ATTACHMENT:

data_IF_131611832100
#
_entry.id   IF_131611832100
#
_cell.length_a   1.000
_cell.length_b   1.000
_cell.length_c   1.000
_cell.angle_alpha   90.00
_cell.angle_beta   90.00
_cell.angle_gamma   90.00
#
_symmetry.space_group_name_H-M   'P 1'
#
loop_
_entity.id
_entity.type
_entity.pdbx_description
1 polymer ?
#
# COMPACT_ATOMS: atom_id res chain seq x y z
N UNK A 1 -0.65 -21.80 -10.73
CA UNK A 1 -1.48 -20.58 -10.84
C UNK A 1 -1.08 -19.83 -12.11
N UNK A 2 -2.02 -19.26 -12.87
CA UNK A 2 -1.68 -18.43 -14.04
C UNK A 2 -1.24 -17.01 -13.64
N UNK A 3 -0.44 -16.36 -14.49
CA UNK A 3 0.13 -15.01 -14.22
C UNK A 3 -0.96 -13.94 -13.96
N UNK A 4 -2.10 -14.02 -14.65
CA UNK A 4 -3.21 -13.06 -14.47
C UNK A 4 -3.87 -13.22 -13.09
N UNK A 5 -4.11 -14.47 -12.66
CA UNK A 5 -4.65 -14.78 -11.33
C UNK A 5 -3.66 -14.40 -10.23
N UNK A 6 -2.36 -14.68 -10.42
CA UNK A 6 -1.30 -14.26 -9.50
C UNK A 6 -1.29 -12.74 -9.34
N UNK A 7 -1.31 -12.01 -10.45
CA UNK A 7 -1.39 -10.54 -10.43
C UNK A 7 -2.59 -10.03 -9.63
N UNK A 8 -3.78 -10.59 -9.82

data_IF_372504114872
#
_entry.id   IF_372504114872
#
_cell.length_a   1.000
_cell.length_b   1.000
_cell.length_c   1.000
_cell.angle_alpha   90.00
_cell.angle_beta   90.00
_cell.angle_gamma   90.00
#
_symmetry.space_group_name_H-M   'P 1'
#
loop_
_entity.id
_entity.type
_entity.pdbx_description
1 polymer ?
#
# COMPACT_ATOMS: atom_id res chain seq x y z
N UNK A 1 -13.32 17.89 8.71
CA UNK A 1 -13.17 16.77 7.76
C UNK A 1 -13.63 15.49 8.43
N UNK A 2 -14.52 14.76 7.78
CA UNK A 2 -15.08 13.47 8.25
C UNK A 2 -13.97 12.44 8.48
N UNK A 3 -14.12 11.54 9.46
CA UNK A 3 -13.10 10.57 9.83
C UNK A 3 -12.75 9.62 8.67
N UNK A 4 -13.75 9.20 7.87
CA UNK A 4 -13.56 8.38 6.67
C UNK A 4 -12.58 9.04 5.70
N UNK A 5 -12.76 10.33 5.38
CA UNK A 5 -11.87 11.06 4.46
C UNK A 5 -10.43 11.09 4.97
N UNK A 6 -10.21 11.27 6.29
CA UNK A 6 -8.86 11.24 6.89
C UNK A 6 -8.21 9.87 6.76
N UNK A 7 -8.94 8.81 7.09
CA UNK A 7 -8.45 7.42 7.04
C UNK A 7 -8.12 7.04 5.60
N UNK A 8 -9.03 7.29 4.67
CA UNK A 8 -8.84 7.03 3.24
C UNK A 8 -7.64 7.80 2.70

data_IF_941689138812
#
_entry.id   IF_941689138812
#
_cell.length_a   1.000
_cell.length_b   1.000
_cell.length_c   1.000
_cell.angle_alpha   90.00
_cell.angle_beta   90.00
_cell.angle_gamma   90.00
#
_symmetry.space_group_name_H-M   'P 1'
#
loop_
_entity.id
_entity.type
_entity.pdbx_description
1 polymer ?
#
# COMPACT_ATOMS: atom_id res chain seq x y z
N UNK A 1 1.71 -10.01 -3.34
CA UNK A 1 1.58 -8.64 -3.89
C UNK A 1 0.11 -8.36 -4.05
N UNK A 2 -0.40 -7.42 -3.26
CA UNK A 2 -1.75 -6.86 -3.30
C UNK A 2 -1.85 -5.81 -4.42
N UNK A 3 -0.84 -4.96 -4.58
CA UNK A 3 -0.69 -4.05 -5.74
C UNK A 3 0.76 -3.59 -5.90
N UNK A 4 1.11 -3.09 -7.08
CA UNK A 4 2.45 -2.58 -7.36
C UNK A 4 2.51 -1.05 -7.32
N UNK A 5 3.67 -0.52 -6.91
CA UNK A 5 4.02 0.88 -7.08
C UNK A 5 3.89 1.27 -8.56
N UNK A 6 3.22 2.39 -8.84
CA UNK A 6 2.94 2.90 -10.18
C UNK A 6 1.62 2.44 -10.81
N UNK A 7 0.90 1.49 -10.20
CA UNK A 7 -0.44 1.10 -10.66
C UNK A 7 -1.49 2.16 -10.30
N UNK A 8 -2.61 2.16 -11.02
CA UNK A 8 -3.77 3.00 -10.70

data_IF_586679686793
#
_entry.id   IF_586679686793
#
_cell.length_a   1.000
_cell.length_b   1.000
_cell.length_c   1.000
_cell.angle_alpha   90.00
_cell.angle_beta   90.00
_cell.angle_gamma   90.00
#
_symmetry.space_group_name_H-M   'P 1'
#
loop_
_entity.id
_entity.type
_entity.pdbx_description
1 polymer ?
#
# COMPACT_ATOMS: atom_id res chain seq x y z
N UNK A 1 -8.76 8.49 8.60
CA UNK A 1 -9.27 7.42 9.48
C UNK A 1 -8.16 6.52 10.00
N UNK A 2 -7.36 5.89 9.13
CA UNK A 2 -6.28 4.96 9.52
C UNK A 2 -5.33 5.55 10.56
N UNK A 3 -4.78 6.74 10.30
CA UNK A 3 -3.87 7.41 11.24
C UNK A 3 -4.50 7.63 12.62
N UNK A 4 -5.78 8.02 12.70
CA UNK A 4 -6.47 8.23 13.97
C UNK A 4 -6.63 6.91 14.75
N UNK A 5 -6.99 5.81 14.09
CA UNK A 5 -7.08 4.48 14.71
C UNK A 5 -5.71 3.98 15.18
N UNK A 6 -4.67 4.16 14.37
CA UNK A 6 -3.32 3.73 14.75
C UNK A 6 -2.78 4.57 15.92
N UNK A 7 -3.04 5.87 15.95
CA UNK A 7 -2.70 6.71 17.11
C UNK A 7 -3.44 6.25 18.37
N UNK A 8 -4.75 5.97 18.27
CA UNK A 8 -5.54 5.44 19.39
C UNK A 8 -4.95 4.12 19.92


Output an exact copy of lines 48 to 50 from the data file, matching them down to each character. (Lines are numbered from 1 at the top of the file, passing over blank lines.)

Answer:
_cell.length_b   1.000
_cell.length_c   1.000
_cell.angle_alpha   90.00